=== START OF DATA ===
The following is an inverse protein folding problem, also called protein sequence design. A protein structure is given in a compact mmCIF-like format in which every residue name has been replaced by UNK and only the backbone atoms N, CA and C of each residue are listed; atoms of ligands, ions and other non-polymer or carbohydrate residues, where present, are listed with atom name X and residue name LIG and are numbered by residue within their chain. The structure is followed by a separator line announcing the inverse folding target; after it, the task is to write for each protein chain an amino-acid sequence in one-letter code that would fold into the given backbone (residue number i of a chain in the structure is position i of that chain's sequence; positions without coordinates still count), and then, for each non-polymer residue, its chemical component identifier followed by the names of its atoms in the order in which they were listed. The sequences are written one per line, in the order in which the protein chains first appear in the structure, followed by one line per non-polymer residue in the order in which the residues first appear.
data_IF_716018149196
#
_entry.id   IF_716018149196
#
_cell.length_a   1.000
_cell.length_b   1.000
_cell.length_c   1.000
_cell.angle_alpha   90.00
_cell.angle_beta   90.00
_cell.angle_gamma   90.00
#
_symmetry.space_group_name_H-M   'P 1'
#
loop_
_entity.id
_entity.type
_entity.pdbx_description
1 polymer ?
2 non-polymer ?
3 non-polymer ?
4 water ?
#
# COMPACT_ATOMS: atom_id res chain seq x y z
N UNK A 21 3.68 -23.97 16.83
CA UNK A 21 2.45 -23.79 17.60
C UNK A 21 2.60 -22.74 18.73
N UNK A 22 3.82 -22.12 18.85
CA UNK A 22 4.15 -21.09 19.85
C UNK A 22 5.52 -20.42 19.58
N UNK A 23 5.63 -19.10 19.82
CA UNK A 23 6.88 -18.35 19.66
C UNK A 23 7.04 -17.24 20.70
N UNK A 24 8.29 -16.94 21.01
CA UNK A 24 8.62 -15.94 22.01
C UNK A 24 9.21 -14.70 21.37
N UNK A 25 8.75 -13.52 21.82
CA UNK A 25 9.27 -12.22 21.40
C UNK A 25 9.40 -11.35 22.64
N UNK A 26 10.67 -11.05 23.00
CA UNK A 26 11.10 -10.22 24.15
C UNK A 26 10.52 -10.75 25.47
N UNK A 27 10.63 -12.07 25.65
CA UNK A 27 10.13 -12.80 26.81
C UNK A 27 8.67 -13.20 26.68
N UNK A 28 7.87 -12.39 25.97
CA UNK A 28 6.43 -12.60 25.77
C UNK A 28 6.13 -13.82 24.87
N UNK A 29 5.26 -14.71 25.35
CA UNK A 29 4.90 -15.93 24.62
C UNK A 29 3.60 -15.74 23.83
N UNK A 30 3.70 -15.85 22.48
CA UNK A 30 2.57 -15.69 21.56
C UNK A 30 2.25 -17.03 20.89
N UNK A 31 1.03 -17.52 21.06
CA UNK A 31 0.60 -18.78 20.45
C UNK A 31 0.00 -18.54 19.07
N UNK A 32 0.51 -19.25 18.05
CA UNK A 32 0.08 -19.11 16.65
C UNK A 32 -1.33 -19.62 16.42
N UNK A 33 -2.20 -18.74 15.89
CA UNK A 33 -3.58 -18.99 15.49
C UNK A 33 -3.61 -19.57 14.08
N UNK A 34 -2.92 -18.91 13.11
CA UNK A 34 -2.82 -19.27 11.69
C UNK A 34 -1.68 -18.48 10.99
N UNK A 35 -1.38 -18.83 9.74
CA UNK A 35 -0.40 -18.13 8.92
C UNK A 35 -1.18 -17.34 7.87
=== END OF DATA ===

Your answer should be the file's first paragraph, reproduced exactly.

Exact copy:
The following is an inverse protein folding problem, also called protein sequence design. A protein structure is given in a compact mmCIF-like format in which every residue name has been replaced by UNK and only the backbone atoms N, CA and C of each residue are listed; atoms of ligands, ions and other non-polymer or carbohydrate residues, where present, are listed with atom name X and residue name LIG and are numbered by residue within their chain. The structure is followed by a separator line announcing the inverse folding target; after it, the task is to write for each protein chain an amino-acid sequence in one-letter code that would fold into the given backbone (residue number i of a chain in the structure is position i of that chain's sequence; positions without coordinates still count), and then, for each non-polymer residue, its chemical component identifier followed by the names of its atoms in the order in which they were listed. The sequences are written one per line, in the order in which the protein chains first appear in the structure, followed by one line per non-polymer residue in the order in which the residues first appear.